Syria has a moderate Mediterranean climate, four distinct seasons, and cloudless blue skies for the greater part of the year. Temperatures in autumn and spring range between 20 and 25 degrees centigrade, 30 degrees in summer, and 5 to 15 degrees in winter.

Winter is generally moderate but wet in the coastal region and cold inland; summer is hot and dry inland, hot and humid on the coast.

Winter clothing is recommended between October and May, and summer clothing between May and September.

A considerable number of Syrians speak English or French. Those who speak only Arabic are helpful and hospitable and always friendly to foreigners.

 

Shopping

Shopping in Syria an endless pleasure. Tourists enjoy buying local products unique for their distinctive originality. Favorite items with visitors are:

Silk brocade embroidered with glad and silver thread, for which Damascus has always been famous.
Hand-engraved brass with silver inlays of different patterns and designs.
Popular hand-printed cotton garments and cloth, and the ‘Sarma’ gold embroidery for which Hama is renowned.
Picture of epic and folk heroes painted on glass or cloth.
Mosaics inlaid with mother-of-pearl and tinted wood.
Hand-woven rugs made of pure wool.
Glass made as you-wait-and-watch; this is the work of glass blowers using mud furnaces where liquid glass is turned into pretty beakers, plates, and lamps.
Delicious sweet filled with pistachios. Preserved fruit, and Turkish Delight.

Artistic and cultural

Artistic and cultural events abound throughout the year. Exhibitions, lectures, and seminars are held at universities, museums, and cultural center. Painting and sculpture by local and foreign artists are exhibited in private galleries throughout the country.

Radio and Television

Programs on radio are mainly in Arabic but there are foreign programs. As for television, there are two channels one in Arabic and the other in English and French in spite of the satellite-broadcasting channel. Also in addition to the Arabic press, there is a local daily in English.

Syria Today

Until the end of the World War I, geographical Syria included present-day Syria, Lebanon, Jordan and Palestine.

Present-day Syria, however, covers some 185000sq. Km. With a population of 12 million people (1986 estimate). Its neighbors are Turkey to the north, Jordan and Palestine to the south, Lebanon to the west, and Iraq to the east. It also has a Mediterranean coastline to the west. It is triangular in shape east of the Mediterranean, and extends between latitudes 32 to 37 north and longitudes 25 to 42 east of Greenwich.

Syria can be divided into five distinct tourist regions with varying features and terrain:

In the west there is a coastline 175 Km long, and mountains divided into two ranges standing opposite each other:

The eastern range, stretching along the Syria-Lebanon border and called Eastern mount Lebanon, wherein mount Hermon constitutes the highest peak rising to some 2814 meters and capped with snow all year.

The western range, called Western Mount Lebanon, extends to the northern part of the Syrian coastline where it is known as the Lattakia Mountain, and is covered with thickets and forests.

The Orontes River flows between these two ranges and creates a fertile valley extending north to Homs, Hama, and the Aleppo plains.

The central part of Syria is covered by what is known as the al-Sham desert, where plains and pasturelands lend an unusual charm to a vast terrain of sand and rock. In the middle of this lies the famous oasis of Palmyra.

North of the desert there is a huge fertile basin formed by the Euphrates River, whose source is in the northeast to exit into Iraqi territory, having been fed by two tributaries in Syria, namely the Khabur and Balikh rivers. On the Syrian part of the river rises a great dam that forms the 80Km-long al Assad Lake.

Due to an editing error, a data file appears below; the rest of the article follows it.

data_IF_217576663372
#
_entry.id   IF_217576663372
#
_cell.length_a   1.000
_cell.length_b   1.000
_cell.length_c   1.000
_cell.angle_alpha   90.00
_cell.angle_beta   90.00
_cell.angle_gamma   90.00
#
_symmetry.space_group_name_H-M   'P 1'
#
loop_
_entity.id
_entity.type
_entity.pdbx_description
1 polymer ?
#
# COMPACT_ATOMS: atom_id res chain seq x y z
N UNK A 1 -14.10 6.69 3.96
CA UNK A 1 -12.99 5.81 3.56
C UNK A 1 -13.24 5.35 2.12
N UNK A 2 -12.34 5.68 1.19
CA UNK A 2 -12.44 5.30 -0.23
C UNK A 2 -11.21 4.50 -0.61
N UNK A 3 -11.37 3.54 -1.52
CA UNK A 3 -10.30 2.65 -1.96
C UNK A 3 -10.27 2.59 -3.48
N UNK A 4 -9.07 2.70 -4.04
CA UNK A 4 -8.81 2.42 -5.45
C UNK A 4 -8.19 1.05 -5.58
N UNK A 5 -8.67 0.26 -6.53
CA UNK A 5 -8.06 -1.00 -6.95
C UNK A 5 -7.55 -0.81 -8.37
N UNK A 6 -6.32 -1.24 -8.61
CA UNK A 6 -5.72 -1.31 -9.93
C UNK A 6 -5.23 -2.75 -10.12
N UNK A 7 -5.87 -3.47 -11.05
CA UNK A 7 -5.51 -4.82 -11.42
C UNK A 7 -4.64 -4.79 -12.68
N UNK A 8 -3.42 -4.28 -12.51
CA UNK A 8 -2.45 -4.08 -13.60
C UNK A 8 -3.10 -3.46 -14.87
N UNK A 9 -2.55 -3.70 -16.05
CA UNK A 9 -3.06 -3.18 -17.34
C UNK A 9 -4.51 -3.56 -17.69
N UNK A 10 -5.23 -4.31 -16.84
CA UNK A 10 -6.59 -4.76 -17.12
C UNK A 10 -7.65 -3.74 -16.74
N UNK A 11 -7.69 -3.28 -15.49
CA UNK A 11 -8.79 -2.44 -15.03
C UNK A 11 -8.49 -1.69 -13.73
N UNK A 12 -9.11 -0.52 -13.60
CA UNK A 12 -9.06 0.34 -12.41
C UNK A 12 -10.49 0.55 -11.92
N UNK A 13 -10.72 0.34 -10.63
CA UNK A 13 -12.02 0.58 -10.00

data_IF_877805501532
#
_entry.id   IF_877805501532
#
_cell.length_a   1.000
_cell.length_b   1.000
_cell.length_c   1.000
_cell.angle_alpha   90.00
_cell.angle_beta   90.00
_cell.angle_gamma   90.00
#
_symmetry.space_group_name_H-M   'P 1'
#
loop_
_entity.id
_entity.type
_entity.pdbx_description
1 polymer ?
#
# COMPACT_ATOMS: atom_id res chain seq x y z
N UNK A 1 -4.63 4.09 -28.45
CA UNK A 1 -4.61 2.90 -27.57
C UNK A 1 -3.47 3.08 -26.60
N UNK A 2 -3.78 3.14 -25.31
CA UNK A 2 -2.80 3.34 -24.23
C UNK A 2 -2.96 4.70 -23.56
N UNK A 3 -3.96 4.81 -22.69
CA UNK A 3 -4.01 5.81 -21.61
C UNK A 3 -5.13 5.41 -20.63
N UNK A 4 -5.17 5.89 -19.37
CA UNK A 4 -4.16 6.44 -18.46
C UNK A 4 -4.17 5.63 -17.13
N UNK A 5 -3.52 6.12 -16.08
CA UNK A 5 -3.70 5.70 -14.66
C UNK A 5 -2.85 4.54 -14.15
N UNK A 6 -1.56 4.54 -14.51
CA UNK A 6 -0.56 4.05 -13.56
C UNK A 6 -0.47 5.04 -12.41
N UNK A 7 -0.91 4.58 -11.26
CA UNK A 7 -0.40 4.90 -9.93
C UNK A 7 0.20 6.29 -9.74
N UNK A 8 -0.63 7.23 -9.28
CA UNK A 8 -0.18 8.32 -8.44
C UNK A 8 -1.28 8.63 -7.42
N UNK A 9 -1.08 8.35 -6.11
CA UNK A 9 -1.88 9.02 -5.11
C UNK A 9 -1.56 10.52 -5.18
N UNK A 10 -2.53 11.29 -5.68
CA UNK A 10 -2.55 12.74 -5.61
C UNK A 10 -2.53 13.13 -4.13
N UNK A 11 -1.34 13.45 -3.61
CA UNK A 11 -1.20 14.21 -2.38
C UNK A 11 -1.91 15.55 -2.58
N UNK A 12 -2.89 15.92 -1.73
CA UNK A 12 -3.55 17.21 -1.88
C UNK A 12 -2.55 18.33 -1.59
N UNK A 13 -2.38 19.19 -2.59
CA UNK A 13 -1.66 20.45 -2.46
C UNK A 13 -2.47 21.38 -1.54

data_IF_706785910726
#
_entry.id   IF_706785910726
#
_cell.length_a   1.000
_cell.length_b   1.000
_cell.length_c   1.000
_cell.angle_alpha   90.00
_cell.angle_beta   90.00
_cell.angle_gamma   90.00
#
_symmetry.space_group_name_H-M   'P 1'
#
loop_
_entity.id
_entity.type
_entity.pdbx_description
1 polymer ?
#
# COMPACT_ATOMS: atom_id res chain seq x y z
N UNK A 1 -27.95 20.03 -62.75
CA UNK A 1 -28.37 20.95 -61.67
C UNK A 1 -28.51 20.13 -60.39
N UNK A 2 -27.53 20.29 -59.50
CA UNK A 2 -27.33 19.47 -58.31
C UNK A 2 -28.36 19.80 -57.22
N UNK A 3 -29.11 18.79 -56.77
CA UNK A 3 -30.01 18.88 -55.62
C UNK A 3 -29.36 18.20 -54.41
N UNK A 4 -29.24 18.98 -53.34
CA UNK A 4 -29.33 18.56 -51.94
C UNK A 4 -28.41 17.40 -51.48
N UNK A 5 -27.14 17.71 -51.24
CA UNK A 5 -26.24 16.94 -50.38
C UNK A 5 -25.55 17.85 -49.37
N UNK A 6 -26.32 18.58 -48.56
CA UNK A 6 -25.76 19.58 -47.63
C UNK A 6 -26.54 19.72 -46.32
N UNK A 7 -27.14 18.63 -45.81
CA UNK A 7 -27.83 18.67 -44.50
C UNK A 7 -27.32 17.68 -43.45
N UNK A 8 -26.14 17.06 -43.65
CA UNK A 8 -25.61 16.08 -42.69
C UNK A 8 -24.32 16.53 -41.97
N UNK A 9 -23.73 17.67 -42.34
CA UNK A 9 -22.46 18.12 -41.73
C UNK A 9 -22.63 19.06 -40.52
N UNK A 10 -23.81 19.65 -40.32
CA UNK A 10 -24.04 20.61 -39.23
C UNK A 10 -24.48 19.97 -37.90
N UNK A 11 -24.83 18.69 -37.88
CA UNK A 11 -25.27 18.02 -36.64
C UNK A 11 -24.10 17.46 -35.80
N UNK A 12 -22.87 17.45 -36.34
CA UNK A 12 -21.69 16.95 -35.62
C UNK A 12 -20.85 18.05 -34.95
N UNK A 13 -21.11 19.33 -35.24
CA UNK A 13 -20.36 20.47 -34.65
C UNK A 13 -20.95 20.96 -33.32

In this part of the basin there are several mountains, and some newly discovered oil fields.

In the southwest the Ghuta forms which surround the capital, Damascus, full of fruit trees. Through this region runs the river Barada, which the Romans called ‘The Golden River’. Its spring is in Zabadani, a summer resort near Damascus. The river flows through miles of meadows and orchards, then branches into seven small rivers before reaching Damascus.

In the south, Jabal al-Arab forms the greater part of the region with its hills, volcanic rocks, historic cities, and rich vineyards. The vast plain of Houran and the Golan Heights form the remainder of this region, and have long been the most fertile part of it along the borders with Lebanon and Palestine.

 

A Land Of Diversity

Ancient irrigation canals and modern dams, the plough and tractor, wooden noirs in perpetual motion and the latest spraying devices are to be found side by side giving life to the dry and thirsty land.

The costumes of country people are no less colorful and diverse than the lands they cultivate. The individual character of each village is reflects in the architecture of its houses, and in the dress of its inhabitants.

The art festivals held at Palmyra and Bosra yearly show how the symmetry of the ancient columns and arches blends with the music from all over the world.

 

Travelling in Syria

Where you can see several civilizations. As when browsing in the Damascus souq near the Umayyad Mosque. The mosque is an impressive Islamic construction erected on the remains of an ancient Aramic temple. Just outside it there is an enormous Roman arch on huge columns, and close by are Byzantine engravings surrounded by Ottoman, Ayoubite and Mamluk domes.

As you leave urban areas behind to wander about the countryside with its mountains, hills, valleys and plains, you will find an endless variety of color and scenery.

An hour’s drive will take you from fields of wheat and cotton to vineyards and olive trees, to pomegranate and palm-tree oases, to daisy and oleander meadows. On the seashore to the north you can watch the Mediterranean’s white waves, while in the golden desert you will see a deluge of wild flowers in spring.

 

Administrative Regions

Syria is divided into 14 provinces, each one with a main city as its center.

These provinces can be divided into three areas:

The Southern Provinces: the city , the Damascus Province, Sweida, Dara’a, and Quneitra.

The Mid-Western Provinces: Homs, Hama, Tartus, Lattakia, and Idleb.

The North-Eastern Provinces: Aleppo, Raqqa, Deir Ezzor, and al-Hasakeh